Evanston, Ill. — Iowa dominated Northwestern at the point of attack in the second half of Saturday’s 40-10 victory at Ryan Field. That didn’t come by accident.
“We talked back in January about being this kind of physical football team,” said senior center Austin Blythe. “It feels good to go out and do it.”
Even though Iowa is now 7-0, Blythe said it’s easy not to sneak a peak ahead at the five regular-season games remaining.
“Not at this point,” Blythe said. “I think we’ve done a good job week in and week out of really focusing on the opponent coming up on Saturdays. That’s not going to change. We’re going to take this bye week to refocus and have a good push.”
Pass offense: Not playing with a full deck
Quarterback C.J. Beathard hardly practiced all week because of injuries sustained against Illinois. Iowa’s offense was more conservative because of that. Beathard didn’t go with much of a vertical game. Iowa opted for quick hitters for the most part. Matt VandeBerg was the chief target, with eight of the Hawkeyes’ 16 catches for 79 yards. Running back Derrick Mitchell Jr. also had three for 43 yards out of the backfield. Iowa also got a boost from the return of wide receiver Tevaun Smith, who injured a knee in the first quarter of the North Texas game and hadn’t played since. He saw limited duty Saturday. He made one catch for 21 yards, but was called for offensive pass interference. His second catch went for 30 yards, but was called back for holding. Having Smith back in the lineup will be a big plus for the offense moving forward.
Rush offense: Wadley loves Northwestern
Turns out James Daniels didn’t become the first true freshman to start at offensive tackle in the Ferentz era. Left guard Sean Welsh started at right tackle for Ike Boettger, and Daniels opened at guard. He joined Bryan Bulaga and Mike Jones as the only true freshmen to start under Ferentz at that position.
The line did its job, and so did running back Akrum Wadley. Called on after Jordan Canzeri injured an ankle in the first quarter, Wadley had 204 yards on 26 carries and tied a school record with four touchdowns. Wadley’s only previous 100-yard game came in a 48-7 victory over the Wildcats last season at Kinnick Stadium. He had 106 yards in 15 carries in that one.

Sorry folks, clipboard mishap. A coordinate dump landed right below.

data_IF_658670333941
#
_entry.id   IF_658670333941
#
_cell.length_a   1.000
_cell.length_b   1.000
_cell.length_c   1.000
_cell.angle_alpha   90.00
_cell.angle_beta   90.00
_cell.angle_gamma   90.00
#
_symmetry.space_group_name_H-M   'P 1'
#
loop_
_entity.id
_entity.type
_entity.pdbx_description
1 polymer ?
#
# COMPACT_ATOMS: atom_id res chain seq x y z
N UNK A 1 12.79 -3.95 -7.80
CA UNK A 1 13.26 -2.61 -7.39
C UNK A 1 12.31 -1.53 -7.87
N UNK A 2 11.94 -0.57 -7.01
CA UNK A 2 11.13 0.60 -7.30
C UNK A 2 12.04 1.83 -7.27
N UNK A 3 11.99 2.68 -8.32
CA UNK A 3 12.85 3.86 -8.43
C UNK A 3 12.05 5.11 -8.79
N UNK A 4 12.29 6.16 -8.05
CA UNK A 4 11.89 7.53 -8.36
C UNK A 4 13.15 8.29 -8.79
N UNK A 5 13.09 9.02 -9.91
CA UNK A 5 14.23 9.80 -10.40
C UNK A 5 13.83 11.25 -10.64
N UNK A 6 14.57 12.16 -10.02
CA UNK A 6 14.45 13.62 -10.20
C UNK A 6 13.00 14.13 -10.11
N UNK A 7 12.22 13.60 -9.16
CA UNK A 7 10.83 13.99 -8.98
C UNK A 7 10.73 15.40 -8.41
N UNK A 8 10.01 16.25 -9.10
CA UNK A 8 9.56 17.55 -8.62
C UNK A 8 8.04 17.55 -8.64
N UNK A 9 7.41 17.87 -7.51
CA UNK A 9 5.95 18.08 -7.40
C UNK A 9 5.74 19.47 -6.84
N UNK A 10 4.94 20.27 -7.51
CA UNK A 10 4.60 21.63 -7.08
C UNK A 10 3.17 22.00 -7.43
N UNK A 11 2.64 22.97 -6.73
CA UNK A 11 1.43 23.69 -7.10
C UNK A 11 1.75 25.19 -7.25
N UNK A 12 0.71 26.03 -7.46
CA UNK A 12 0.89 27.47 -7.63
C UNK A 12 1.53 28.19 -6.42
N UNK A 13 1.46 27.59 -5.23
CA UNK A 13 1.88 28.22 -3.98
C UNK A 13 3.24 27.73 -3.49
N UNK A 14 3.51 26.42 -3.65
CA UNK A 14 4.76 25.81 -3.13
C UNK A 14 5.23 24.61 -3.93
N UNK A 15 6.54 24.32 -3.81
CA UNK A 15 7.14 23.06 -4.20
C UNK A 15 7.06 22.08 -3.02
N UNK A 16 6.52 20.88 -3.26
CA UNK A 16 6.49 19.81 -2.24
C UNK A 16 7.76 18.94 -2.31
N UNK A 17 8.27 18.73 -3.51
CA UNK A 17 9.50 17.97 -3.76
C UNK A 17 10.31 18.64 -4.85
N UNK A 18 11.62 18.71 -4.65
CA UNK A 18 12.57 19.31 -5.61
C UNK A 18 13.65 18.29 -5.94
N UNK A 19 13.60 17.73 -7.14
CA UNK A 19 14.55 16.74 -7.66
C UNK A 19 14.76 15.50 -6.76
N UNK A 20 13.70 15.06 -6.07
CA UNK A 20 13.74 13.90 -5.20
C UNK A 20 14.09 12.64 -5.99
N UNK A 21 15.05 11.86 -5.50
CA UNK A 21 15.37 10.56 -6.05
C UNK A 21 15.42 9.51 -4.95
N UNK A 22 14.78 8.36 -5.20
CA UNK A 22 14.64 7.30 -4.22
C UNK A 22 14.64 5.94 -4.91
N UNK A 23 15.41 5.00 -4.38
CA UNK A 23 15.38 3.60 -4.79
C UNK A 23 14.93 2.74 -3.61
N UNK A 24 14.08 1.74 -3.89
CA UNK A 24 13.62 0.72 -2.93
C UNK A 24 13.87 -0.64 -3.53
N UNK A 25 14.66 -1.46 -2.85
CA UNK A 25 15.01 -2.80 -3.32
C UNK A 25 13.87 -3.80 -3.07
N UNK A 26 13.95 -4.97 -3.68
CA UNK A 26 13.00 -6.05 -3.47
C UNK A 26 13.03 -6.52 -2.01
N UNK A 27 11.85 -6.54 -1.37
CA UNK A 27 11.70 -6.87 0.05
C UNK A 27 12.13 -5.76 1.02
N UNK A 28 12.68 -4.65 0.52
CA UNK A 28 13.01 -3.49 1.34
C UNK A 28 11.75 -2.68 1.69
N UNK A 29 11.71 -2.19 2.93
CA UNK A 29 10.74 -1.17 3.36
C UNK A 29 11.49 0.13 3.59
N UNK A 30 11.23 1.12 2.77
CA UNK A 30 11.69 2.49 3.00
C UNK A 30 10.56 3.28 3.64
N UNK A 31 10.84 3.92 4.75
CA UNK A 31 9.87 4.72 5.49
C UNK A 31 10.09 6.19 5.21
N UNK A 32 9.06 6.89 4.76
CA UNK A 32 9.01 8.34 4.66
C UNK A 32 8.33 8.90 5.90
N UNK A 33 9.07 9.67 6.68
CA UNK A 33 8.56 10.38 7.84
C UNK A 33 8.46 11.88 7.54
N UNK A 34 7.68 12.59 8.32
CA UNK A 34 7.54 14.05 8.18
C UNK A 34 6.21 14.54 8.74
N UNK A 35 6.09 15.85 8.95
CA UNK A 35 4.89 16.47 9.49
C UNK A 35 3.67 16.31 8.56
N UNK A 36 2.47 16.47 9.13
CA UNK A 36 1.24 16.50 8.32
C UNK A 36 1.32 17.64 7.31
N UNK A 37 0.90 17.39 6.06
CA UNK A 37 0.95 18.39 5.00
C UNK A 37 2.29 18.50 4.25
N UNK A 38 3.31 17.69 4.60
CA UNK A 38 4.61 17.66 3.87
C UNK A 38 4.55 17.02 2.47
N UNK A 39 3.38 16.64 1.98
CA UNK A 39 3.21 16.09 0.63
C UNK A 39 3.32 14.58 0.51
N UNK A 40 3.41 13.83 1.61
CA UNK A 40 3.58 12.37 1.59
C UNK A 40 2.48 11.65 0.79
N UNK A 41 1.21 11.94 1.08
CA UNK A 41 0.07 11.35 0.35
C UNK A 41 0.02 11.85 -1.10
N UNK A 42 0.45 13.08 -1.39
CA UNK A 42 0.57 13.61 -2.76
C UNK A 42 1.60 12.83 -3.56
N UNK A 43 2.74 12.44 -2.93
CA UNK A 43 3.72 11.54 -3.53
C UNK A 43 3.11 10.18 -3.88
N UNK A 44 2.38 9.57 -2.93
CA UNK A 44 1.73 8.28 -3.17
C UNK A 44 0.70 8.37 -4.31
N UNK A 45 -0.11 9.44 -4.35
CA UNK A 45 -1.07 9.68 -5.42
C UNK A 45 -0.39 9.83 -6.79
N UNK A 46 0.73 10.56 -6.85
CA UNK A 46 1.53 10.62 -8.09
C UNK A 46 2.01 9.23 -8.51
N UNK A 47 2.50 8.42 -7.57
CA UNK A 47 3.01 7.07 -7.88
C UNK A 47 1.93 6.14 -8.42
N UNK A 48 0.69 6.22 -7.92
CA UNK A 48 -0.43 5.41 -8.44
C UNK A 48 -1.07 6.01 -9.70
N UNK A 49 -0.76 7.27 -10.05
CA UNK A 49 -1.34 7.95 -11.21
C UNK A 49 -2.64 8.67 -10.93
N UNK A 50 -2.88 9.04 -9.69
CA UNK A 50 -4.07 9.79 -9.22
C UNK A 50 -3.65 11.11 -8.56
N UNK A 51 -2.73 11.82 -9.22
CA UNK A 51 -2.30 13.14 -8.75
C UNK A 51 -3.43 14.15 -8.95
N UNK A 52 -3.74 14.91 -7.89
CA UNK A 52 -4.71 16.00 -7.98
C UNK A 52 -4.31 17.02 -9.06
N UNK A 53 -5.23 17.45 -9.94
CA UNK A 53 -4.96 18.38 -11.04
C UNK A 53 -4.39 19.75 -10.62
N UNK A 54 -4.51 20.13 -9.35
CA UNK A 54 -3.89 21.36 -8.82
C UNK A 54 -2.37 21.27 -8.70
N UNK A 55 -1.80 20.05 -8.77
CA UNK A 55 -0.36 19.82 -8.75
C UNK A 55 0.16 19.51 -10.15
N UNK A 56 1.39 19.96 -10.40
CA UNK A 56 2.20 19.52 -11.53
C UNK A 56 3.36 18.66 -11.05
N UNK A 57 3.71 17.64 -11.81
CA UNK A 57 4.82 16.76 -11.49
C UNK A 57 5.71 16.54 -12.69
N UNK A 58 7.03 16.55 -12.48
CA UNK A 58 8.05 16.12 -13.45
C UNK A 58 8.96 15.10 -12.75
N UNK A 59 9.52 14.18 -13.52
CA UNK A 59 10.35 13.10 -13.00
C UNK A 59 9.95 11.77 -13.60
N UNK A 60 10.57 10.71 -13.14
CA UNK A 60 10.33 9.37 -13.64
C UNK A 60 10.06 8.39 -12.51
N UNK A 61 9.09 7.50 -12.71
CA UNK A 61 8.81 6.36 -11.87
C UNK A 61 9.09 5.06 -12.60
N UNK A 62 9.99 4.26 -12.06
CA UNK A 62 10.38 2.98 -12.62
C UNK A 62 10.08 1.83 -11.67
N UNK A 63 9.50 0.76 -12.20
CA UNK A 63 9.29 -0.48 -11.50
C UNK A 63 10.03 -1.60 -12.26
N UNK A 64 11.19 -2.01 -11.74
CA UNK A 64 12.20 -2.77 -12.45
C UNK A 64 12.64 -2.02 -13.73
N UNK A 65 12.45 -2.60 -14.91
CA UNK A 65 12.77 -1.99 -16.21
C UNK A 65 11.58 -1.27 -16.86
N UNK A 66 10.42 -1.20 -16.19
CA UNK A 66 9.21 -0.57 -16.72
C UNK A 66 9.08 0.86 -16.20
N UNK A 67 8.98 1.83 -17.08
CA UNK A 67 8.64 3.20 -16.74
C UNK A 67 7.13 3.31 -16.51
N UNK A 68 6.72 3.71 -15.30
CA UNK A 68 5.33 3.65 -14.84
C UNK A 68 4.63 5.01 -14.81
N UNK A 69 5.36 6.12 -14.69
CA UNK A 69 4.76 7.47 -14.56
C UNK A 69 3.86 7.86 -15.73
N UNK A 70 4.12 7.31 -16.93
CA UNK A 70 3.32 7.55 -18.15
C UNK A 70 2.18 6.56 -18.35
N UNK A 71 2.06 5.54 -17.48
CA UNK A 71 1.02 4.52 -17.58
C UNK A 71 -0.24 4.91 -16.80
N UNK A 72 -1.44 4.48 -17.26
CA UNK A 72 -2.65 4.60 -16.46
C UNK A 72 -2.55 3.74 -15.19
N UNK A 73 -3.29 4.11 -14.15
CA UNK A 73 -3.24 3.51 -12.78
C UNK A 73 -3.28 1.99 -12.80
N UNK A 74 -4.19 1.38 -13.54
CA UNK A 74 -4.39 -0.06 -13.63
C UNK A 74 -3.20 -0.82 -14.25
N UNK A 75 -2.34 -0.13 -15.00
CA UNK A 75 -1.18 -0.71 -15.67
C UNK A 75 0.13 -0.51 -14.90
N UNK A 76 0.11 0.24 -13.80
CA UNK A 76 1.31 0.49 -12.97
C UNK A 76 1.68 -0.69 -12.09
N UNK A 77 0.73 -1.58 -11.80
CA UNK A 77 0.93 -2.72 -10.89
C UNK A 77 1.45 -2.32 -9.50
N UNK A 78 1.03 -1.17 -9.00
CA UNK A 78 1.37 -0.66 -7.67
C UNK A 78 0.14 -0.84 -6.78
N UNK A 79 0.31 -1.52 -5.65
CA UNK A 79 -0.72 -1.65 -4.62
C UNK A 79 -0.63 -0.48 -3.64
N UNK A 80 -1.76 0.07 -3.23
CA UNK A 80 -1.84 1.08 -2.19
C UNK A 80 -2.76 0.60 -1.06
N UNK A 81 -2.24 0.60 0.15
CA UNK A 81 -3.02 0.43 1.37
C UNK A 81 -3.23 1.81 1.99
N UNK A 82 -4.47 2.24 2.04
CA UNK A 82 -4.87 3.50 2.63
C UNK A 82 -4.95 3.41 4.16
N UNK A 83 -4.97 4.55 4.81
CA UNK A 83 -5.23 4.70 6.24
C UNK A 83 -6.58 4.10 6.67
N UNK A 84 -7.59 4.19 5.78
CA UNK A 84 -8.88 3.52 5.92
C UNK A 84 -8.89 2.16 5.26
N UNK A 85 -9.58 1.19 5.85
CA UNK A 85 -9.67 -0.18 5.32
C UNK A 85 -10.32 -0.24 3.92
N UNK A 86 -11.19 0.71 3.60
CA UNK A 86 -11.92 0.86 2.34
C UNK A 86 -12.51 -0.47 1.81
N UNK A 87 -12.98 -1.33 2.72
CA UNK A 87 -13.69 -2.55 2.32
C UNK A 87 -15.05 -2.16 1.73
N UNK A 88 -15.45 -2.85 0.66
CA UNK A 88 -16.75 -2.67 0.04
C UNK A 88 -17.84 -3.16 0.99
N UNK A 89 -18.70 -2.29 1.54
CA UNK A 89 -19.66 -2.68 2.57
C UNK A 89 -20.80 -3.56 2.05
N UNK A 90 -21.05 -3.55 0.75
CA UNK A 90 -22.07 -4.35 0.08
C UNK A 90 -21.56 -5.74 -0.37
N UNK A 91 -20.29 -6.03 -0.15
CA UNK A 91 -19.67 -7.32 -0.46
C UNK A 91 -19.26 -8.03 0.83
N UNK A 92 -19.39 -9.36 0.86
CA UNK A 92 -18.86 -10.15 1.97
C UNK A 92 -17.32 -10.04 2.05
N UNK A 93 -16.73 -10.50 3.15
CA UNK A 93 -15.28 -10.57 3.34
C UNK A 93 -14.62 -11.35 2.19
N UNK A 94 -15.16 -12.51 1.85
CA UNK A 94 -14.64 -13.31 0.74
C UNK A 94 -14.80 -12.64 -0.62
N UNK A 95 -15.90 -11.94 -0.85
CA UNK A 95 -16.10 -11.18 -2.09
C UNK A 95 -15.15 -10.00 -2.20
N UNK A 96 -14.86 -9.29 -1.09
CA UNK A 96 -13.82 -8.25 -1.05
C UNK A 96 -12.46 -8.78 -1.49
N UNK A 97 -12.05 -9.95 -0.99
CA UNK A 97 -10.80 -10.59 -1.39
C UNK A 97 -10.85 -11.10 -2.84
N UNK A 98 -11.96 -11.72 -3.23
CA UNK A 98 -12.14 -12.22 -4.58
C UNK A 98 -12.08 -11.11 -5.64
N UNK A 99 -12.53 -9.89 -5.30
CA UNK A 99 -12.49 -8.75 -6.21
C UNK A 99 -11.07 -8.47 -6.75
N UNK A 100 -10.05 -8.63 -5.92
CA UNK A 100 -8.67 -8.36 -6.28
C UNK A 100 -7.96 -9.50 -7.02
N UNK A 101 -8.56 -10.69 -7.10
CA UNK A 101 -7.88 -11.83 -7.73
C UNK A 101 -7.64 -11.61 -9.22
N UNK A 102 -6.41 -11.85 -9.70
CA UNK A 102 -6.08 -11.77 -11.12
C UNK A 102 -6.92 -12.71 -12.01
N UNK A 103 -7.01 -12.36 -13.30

“I know he took a big step (Saturday), getting everyone’s confidence in him,” Ferentz said of the sophomore from Newark, N.J.
Canzeri had 256 yards rushing against Illinois last week. It’s just the second time that Iowa has had a running back record at least 200 rushing yards in back-to-back games. Tavian Banks had 204 in the 1997 season opener against Northern Iowa, and a school-record 314 yards the following week against Tulsa.
Ball security has been an issue with both Wadley and Mitchell, who finished with 79 yards on 10 carries and also had his first career touchdown.
Pass defense: King steps up again
Cornerback Desmond King entered Saturday’s game leading the Big Ten and tied for fourth nationally with five interceptions. Make that six. King picked off Northwestern quarterback Clayton Thorson in the first quarter. That led to a 36-yard field goal from Marshall Koehn for the first points of the game.
The Iowa secondary was equally solid for most of the game. Thorson and Zack Oliver completed just 20 of 43 passes for 147 yards. The Wildcats’ lone touchdown of the game came on a 4-yard Thorson to Christian Jones completion to cut Iowa’s lead to 16-7.
Rush defense: Winning the statistical battle
Iowa entered Saturday’s game fifth nationally and second in the Big Ten in rush defense at 78 yards per game. That average is now 74.1 yards per game. Northwestern had the Big Ten’s second-best rushing attack at 213.7 yards per game. The Wildcats were limited to 51 yards on 26 carries. Iowa still hasn’t allowed a 100-yard rusher all season, and just one rushing touchdown through seven games.
“It’s all about keeping pressure on those guys, that’s what we did (Saturday),” said defensive tackle Jaleel Johnson, who had a sack. “Put pressure on them and good things are going to happen.”
Linebacker Josey Jewell also had a sack, and shared another with defensive end Nate Meier, who finished with seven tackles. Linebacker Cole Fisher led the Hawkeyes with 10 tackles. It’s the fifth time this season he’s led the team in that category.
Special teams: Ferentz has confidence in Koehn
Marshall Koehn missed a point-after kick for the third straight game, and also misfired on a 34-yard field goal to end the first half. It was just the second missed field goal of the season for Koehn, who made kicks of 36 and 22 yards and is now 10 of 12.
“Things like that happen,” Ferentz said. “Marshall’s a quality guy. He’s a senior, a proven player, he’s a clutch guy, and I thought he really recovered and kicked the ball very well in the second half.”
Dillon Kidd also had a solid day, averaging 39.2 yards on five punts. Three of them were downed inside the 20. He had a long kick of 52 yards.